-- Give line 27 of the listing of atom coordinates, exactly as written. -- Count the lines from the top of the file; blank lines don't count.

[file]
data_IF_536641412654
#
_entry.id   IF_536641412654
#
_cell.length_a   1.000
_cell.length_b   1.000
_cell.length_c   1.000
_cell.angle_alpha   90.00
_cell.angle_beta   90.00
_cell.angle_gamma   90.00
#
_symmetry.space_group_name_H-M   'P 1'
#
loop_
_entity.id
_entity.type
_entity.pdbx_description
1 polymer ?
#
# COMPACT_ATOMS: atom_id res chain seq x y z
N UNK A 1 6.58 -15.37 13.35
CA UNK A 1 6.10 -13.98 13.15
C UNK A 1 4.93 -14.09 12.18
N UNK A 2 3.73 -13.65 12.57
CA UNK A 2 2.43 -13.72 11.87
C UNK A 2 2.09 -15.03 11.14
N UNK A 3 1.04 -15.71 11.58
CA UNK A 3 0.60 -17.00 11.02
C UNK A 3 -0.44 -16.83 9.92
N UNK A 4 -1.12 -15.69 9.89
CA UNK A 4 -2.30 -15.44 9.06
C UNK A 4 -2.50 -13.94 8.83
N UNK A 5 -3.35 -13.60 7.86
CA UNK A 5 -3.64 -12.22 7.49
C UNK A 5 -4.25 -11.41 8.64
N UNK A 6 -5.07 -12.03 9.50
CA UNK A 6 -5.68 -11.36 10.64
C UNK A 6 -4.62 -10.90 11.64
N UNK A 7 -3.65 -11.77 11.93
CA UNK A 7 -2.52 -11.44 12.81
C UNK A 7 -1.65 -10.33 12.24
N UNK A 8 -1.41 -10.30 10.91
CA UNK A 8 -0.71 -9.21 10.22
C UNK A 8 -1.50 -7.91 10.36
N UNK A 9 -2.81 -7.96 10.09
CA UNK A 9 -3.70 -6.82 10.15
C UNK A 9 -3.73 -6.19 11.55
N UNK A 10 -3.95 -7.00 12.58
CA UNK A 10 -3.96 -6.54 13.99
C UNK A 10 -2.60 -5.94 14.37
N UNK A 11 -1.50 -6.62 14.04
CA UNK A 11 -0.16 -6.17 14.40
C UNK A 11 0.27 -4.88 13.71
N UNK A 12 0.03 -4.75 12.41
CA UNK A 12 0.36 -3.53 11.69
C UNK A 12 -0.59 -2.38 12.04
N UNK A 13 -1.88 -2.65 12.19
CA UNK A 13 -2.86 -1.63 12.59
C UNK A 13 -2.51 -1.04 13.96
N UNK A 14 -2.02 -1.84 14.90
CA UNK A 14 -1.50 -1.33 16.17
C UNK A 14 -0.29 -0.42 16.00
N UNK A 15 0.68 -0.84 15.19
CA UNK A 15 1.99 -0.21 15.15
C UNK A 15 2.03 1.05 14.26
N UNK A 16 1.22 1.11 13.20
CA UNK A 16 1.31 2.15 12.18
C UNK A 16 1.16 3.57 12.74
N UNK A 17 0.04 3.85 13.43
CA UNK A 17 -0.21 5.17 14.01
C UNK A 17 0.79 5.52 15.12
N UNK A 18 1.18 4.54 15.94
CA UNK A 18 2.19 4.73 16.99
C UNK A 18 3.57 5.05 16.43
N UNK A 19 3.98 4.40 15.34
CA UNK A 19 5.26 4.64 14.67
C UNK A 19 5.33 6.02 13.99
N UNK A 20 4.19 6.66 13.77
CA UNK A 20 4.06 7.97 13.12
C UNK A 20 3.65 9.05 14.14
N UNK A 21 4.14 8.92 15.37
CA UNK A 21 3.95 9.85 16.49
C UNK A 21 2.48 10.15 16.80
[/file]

N UNK A 3 1.04 -15.71 11.58